While cooking food makes more nutrients available to our bodies, makes it possible to consume more food in less time, and makes digestion easier because the food is already partially broken down, raw vegetables have enzymes and microbes that aid in digestion. These enzymes and beneficial bacteria contribute to good gut health and are often destroyed when cooked. The digestive tract, which is comprised mostly of the stomach and intestines, are referred to as the “gut”. Gut health is very important, not just for physical health but also for mental health. The gut is sometimes called the “second brain” because some of the neurotransmitters that are known to be involved in the prevention and treatment of depression and anxiety are produced in the gut as well as in the brain. Proper digestion is important to maximize the benefits of the food we eat. If we are not digesting our food properly, many of the nutrients we consume will pass through our digestive tract without being used. The nutrients we need to produce beneficial neurotransmitters in the brain depend on those nutrients being extracted and entering the blood stream, which begins with a fully functioning digestive tract.


Probiotics are beneficial bacteria contained in fermented foods like yogurt, aged cheese, and sauerkraut. Probiotics are important for gut health because they aid in digestion. Probiotics are the “flora” in our digestive system that helps create a healthy digestive environment. Other examples of fermented foods are pickled cucumbers, pickled beets, bread, tofu, kimchi, ketchup, miso, sour cream, cottage cheese, tempeh, raw apple cider vinegar, Tabasco sauce, and soy sauce. Some examples of fermented beverages include alcoholic beverages like wine and beer. Non-alcoholic fermented beverages include root beer, kefir, cultured buttermilk, and ginger ale.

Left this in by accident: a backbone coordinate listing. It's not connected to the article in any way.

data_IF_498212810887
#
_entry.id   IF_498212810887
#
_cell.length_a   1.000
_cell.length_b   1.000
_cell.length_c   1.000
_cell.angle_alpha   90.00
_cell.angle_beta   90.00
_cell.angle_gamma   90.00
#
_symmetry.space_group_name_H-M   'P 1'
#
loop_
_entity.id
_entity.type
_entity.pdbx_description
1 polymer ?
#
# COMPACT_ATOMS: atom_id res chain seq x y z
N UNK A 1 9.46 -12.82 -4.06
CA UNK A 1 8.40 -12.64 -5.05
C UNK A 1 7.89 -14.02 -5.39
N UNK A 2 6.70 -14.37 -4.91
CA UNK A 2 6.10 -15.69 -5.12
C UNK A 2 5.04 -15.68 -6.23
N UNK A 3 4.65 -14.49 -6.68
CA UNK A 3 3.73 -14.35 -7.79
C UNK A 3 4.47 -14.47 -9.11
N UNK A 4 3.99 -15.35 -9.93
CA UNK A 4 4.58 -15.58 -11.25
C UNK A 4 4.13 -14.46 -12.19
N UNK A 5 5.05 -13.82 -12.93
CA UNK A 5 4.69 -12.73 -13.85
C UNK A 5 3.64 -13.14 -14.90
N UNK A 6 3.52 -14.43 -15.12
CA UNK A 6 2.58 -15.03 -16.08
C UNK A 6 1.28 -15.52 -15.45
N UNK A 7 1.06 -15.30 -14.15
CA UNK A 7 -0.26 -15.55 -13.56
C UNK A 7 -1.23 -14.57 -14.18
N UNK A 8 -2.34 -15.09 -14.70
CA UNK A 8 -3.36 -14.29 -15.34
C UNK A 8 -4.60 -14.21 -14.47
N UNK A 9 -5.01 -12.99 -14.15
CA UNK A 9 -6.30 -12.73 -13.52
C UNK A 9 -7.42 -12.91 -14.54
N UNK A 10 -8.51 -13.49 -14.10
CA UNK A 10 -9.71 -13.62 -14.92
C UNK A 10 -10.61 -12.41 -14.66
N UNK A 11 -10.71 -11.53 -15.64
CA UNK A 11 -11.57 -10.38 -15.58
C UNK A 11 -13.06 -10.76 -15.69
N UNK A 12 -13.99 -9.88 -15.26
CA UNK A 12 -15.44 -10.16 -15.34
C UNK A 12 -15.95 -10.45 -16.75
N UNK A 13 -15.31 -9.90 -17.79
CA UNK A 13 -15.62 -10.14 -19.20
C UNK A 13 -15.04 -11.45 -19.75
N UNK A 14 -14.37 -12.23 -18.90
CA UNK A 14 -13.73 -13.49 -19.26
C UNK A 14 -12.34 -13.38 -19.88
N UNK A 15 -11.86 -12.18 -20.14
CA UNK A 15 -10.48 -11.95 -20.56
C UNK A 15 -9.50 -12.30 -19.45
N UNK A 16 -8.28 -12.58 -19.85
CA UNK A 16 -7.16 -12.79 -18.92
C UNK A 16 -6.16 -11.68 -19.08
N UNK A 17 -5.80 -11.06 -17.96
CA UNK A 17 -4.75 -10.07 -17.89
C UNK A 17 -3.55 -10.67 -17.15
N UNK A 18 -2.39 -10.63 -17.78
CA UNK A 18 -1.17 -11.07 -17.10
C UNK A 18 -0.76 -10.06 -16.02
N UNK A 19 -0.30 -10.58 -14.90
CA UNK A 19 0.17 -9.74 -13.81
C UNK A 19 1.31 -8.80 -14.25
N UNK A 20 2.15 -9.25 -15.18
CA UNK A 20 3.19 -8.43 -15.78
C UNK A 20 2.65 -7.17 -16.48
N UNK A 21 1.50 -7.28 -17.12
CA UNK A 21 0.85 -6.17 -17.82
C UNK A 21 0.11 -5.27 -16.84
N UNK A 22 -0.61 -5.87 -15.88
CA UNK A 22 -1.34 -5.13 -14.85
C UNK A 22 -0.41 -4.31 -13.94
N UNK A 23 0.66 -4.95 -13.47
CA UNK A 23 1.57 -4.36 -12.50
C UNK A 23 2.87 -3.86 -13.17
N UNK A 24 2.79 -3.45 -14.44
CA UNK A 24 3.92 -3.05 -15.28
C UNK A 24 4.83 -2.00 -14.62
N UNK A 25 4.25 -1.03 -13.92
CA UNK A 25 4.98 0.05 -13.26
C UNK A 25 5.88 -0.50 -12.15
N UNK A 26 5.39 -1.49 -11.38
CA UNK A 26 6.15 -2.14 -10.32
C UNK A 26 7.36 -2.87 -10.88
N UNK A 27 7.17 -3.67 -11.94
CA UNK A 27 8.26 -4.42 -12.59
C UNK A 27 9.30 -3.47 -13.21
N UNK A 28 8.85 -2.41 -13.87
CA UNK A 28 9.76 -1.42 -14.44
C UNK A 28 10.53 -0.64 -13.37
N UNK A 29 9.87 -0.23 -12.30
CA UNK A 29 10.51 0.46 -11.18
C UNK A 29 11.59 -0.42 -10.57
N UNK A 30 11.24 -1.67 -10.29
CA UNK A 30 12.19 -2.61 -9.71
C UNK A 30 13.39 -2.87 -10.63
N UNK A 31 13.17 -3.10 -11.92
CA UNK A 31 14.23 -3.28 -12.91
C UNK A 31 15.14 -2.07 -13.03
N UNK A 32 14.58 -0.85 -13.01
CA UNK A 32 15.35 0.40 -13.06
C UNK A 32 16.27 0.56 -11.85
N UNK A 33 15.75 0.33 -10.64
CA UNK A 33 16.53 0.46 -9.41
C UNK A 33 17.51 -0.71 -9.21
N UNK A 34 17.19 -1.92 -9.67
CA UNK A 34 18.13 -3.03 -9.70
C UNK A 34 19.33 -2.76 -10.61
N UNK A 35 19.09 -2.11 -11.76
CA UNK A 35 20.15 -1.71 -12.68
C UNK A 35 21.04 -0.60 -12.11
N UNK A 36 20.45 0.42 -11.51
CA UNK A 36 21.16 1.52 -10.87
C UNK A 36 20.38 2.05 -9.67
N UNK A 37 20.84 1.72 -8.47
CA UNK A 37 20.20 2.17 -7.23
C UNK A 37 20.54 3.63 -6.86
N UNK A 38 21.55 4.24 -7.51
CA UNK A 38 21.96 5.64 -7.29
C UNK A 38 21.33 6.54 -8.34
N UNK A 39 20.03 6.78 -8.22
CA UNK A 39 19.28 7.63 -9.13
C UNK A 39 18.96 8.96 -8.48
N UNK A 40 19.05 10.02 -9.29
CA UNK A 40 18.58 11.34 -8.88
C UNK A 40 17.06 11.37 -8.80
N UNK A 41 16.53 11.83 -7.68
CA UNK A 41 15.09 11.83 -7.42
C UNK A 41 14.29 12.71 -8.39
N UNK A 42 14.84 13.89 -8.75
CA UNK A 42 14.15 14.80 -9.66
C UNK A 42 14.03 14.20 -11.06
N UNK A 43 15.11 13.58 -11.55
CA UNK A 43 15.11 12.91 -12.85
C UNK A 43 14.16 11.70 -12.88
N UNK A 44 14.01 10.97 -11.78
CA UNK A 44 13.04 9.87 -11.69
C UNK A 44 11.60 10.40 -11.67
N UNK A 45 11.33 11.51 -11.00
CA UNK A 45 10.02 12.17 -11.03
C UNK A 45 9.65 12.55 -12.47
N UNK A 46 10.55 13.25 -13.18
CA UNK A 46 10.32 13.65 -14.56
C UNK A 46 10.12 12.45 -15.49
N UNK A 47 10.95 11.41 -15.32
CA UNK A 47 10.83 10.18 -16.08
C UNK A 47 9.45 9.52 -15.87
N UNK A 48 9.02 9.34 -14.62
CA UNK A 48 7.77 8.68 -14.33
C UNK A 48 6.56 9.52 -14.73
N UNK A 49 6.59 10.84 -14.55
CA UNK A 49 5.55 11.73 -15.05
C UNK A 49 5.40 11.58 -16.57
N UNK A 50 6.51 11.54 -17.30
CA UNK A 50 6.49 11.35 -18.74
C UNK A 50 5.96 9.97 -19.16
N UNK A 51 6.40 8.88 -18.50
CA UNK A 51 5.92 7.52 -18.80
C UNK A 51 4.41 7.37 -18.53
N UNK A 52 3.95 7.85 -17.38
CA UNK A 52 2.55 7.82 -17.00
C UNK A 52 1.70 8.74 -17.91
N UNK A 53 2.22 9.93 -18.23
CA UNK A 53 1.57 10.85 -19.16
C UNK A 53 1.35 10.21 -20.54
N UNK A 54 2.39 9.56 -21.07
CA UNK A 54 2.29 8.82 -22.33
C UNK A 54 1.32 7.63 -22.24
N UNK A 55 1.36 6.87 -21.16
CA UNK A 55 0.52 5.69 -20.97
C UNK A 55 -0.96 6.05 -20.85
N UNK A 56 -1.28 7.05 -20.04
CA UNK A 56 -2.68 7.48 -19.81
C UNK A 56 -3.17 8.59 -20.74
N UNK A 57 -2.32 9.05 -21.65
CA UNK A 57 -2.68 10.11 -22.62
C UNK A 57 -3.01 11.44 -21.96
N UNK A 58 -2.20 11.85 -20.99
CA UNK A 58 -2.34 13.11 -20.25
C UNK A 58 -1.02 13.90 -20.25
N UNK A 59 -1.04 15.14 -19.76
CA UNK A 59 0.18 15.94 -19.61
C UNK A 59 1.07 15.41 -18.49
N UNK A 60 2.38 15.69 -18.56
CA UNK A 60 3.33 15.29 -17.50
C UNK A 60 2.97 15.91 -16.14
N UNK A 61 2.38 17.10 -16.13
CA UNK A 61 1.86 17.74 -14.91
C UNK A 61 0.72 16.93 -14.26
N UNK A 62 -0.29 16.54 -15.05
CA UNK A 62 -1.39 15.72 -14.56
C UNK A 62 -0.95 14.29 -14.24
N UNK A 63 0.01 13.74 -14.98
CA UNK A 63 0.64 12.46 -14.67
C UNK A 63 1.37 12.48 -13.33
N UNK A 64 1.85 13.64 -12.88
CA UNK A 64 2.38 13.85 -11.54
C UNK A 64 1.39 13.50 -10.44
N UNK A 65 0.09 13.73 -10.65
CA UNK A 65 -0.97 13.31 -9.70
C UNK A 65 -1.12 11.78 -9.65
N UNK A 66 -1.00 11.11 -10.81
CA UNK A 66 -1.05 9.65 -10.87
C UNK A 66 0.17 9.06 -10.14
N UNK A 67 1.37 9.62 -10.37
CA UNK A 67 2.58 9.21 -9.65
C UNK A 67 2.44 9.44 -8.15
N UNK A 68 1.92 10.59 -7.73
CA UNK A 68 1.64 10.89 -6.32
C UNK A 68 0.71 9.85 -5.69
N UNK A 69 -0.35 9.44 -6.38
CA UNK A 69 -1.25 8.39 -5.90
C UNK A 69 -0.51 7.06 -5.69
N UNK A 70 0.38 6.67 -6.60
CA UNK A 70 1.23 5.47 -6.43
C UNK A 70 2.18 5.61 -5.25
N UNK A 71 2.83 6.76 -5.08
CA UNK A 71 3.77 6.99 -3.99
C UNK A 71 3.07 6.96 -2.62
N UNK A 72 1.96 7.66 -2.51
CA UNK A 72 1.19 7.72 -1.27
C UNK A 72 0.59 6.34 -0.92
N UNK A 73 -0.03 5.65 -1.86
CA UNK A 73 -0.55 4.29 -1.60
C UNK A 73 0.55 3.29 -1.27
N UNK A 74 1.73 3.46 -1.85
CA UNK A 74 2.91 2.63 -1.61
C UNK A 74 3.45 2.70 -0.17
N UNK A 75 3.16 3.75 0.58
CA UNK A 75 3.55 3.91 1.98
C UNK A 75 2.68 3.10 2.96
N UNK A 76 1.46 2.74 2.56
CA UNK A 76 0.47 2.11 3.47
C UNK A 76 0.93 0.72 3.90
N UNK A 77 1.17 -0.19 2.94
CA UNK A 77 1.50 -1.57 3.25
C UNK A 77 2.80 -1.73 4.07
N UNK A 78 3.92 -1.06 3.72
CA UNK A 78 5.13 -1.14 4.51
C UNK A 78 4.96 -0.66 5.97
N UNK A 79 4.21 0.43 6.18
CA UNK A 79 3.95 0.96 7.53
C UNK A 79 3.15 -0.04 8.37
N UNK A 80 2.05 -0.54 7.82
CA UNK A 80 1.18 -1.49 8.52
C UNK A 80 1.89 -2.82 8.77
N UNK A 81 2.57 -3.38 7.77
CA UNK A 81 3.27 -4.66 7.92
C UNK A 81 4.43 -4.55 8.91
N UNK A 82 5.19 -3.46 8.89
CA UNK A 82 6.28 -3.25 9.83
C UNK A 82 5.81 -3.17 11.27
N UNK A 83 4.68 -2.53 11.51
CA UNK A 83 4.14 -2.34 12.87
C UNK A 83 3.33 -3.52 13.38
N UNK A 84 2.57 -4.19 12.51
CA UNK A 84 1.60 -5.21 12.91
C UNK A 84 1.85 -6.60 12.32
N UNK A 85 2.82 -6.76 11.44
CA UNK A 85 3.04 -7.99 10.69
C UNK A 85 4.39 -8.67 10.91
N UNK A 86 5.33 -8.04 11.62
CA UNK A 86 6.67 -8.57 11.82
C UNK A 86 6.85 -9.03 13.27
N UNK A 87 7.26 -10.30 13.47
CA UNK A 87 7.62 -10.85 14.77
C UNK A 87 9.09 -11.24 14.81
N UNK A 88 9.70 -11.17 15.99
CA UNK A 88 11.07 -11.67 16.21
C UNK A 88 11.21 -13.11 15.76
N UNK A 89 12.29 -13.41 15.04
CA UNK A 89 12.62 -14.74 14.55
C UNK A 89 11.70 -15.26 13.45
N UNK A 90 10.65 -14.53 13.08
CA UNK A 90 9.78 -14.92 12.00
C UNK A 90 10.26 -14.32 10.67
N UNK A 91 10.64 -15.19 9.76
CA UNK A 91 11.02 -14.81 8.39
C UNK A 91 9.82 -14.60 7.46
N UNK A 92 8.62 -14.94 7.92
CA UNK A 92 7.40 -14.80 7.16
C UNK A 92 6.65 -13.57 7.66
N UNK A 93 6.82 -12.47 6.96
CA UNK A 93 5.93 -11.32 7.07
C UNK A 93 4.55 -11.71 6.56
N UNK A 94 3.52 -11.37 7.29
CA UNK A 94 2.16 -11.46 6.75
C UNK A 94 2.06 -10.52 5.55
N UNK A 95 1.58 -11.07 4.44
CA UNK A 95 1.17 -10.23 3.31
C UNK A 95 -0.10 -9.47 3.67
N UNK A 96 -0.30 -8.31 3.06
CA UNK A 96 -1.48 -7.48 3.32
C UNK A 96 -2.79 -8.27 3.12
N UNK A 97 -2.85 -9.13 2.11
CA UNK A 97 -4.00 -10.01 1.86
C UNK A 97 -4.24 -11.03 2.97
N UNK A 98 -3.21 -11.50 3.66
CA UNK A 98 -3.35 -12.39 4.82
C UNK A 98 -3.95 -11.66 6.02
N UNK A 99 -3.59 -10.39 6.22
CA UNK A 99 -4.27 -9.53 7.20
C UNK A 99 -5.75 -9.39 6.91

To ensure good gut health, we should eat a wide variety of both cooked and raw food every day. Fermented foods and beverages should be included in our diets regularly and frequently. Gut stress can happen as a result of sickness, use of antibiotics, overeating or undereating. Gut stress can deplete its supply of probiotics quickly. During and after any episode of gut stress, it is especially important to restore a healthy population of beneficial bacteria by eating foods rich in probiotics.

I usually like to start the day with a raw green smoothie, partly because they are packed full of nutrition but also because I like to introduce all those good digestive enzymes first thing. At lunch I usually have a raw green salad with some fermented foods like beets and feta cheese or blue cheese. The last meal of the day is generally the one where I eat cooked food. When eating a meal of cooked food, it is a good idea to eat some raw food first, even if it is just a small amount. If I don’t have a small salad, I try to at least nibble on celery, cucumber or carrot sticks while I’m preparing the meal. This adds fresh enzymes for digesting that the cooked food won’t provide. A glass of wine with dinner will also add beneficial probiotics.

Eating a variety of whole, healthy food is the best way to insure good gut health and good mental health!

One Response to “RAW vs COOKED FOOD”

  1. Ahron says:

    on LOVE this article. We sotimemes shop at a local farmer’s market during the growing season,… on I second the recommendations to nurse until your child self-weans and then try goat’s milk;… on